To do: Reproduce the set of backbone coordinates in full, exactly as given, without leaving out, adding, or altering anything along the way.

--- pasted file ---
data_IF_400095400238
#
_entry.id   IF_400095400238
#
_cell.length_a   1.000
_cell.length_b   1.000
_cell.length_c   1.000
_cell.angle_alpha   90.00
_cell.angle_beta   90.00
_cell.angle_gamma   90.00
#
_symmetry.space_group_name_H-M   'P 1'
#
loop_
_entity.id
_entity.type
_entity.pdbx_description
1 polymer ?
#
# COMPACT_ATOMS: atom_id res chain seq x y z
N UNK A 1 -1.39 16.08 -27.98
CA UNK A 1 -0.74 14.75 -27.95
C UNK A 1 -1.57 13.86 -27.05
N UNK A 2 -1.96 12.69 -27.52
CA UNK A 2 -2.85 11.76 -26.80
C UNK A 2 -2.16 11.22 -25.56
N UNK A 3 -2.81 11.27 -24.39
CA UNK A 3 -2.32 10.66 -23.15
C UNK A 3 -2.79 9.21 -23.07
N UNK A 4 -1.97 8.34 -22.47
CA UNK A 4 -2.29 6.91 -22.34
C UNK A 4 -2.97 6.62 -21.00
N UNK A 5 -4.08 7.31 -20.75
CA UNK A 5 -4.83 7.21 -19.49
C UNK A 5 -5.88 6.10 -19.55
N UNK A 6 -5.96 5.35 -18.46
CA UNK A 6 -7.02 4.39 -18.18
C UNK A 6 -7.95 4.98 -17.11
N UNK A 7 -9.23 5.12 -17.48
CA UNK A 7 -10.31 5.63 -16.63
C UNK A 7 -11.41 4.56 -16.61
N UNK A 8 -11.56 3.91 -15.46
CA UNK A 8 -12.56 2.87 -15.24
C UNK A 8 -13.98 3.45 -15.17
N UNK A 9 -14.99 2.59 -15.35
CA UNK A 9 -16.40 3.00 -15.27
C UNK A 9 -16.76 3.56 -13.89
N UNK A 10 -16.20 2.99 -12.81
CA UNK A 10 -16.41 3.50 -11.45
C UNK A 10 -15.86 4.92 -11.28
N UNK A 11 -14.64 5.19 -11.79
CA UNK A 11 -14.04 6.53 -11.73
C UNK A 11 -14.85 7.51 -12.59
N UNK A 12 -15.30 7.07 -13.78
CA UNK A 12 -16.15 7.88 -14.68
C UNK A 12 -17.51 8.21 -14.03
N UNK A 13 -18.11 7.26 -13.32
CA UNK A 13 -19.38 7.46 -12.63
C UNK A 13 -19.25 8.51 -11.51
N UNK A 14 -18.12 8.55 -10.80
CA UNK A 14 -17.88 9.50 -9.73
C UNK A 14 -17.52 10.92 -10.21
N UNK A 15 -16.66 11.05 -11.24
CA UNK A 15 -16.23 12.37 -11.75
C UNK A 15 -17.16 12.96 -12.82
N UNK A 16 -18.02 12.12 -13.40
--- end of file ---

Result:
data_IF_400095400238
#
_entry.id   IF_400095400238
#
_cell.length_a   1.000
_cell.length_b   1.000
_cell.length_c   1.000
_cell.angle_alpha   90.00
_cell.angle_beta   90.00
_cell.angle_gamma   90.00
#
_symmetry.space_group_name_H-M   'P 1'
#
loop_
_entity.id
_entity.type
_entity.pdbx_description
1 polymer ?
#
# COMPACT_ATOMS: atom_id res chain seq x y z
N UNK A 1 -1.39 16.08 -27.98
CA UNK A 1 -0.74 14.75 -27.95
C UNK A 1 -1.57 13.86 -27.05
N UNK A 2 -1.96 12.69 -27.52
CA UNK A 2 -2.85 11.76 -26.80
C UNK A 2 -2.16 11.22 -25.56
N UNK A 3 -2.81 11.27 -24.39
CA UNK A 3 -2.32 10.66 -23.15
C UNK A 3 -2.79 9.21 -23.07
N UNK A 4 -1.97 8.34 -22.47
CA UNK A 4 -2.29 6.91 -22.34
C UNK A 4 -2.97 6.62 -21.00
N UNK A 5 -4.08 7.31 -20.75
CA UNK A 5 -4.83 7.21 -19.49
C UNK A 5 -5.88 6.10 -19.55
N UNK A 6 -5.96 5.35 -18.46
CA UNK A 6 -7.02 4.39 -18.18
C UNK A 6 -7.95 4.98 -17.11
N UNK A 7 -9.23 5.12 -17.48
CA UNK A 7 -10.31 5.63 -16.63
C UNK A 7 -11.41 4.56 -16.61
N UNK A 8 -11.56 3.91 -15.46
CA UNK A 8 -12.56 2.87 -15.24
C UNK A 8 -13.98 3.45 -15.17
N UNK A 9 -14.99 2.59 -15.35
CA UNK A 9 -16.40 3.00 -15.27
C UNK A 9 -16.76 3.56 -13.89
N UNK A 10 -16.20 2.99 -12.81
CA UNK A 10 -16.41 3.50 -11.45
C UNK A 10 -15.86 4.92 -11.28
N UNK A 11 -14.64 5.19 -11.79
CA UNK A 11 -14.04 6.53 -11.73
C UNK A 11 -14.85 7.51 -12.59
N UNK A 12 -15.30 7.07 -13.78
CA UNK A 12 -16.15 7.88 -14.68
C UNK A 12 -17.51 8.21 -14.03
N UNK A 13 -18.11 7.26 -13.32
CA UNK A 13 -19.38 7.46 -12.63
C UNK A 13 -19.25 8.51 -11.51
N UNK A 14 -18.12 8.55 -10.80
CA UNK A 14 -17.88 9.50 -9.73
C UNK A 14 -17.52 10.92 -10.21
N UNK A 15 -16.66 11.05 -11.24
CA UNK A 15 -16.23 12.37 -11.75
C UNK A 15 -17.16 12.96 -12.82
N UNK A 16 -18.02 12.12 -13.40